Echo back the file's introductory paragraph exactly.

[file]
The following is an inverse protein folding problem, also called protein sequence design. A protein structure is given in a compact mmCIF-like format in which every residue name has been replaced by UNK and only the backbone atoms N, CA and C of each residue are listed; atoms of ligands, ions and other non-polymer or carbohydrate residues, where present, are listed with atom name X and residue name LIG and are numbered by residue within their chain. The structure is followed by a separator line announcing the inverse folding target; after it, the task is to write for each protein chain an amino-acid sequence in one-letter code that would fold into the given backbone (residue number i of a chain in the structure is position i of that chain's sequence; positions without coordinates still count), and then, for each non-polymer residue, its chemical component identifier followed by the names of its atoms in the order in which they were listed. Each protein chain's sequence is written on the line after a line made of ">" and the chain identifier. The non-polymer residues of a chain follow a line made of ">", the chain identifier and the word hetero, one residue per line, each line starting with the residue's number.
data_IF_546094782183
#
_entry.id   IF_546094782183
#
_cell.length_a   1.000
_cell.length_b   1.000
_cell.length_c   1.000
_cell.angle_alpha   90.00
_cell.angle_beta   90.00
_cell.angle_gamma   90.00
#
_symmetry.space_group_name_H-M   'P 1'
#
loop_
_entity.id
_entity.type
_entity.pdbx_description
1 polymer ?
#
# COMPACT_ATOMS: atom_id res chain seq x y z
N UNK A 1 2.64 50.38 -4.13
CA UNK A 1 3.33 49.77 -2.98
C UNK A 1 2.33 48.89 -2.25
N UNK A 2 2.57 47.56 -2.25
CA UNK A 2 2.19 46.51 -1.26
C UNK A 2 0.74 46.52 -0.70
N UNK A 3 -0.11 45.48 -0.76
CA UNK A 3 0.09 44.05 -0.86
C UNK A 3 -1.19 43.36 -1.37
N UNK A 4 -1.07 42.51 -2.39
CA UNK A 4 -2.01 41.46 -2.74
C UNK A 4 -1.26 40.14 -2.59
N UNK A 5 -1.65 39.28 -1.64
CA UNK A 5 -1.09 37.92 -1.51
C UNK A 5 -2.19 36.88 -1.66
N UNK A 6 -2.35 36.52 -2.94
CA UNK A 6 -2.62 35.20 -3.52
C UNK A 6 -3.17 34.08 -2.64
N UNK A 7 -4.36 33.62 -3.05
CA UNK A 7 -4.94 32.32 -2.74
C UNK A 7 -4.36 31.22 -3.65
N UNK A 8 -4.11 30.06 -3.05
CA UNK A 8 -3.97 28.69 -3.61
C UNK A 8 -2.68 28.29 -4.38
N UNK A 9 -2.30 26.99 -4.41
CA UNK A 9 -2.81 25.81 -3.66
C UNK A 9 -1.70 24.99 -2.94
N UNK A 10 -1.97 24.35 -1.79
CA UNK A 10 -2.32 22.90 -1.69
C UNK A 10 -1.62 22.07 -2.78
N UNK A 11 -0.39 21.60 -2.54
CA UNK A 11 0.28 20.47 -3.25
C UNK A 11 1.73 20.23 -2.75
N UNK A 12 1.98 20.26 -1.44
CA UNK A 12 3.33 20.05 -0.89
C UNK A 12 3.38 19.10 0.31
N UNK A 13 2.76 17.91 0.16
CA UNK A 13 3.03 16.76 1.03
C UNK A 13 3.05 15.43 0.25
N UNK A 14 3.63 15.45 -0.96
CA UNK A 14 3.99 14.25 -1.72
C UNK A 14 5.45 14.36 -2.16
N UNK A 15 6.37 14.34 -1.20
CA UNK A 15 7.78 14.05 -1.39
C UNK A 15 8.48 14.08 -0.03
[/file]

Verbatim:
The following is an inverse protein folding problem, also called protein sequence design. A protein structure is given in a compact mmCIF-like format in which every residue name has been replaced by UNK and only the backbone atoms N, CA and C of each residue are listed; atoms of ligands, ions and other non-polymer or carbohydrate residues, where present, are listed with atom name X and residue name LIG and are numbered by residue within their chain. The structure is followed by a separator line announcing the inverse folding target; after it, the task is to write for each protein chain an amino-acid sequence in one-letter code that would fold into the given backbone (residue number i of a chain in the structure is position i of that chain's sequence; positions without coordinates still count), and then, for each non-polymer residue, its chemical component identifier followed by the names of its atoms in the order in which they were listed. Each protein chain's sequence is written on the line after a line made of ">" and the chain identifier. The non-polymer residues of a chain follow a line made of ">", the chain identifier and the word hetero, one residue per line, each line starting with the residue's number.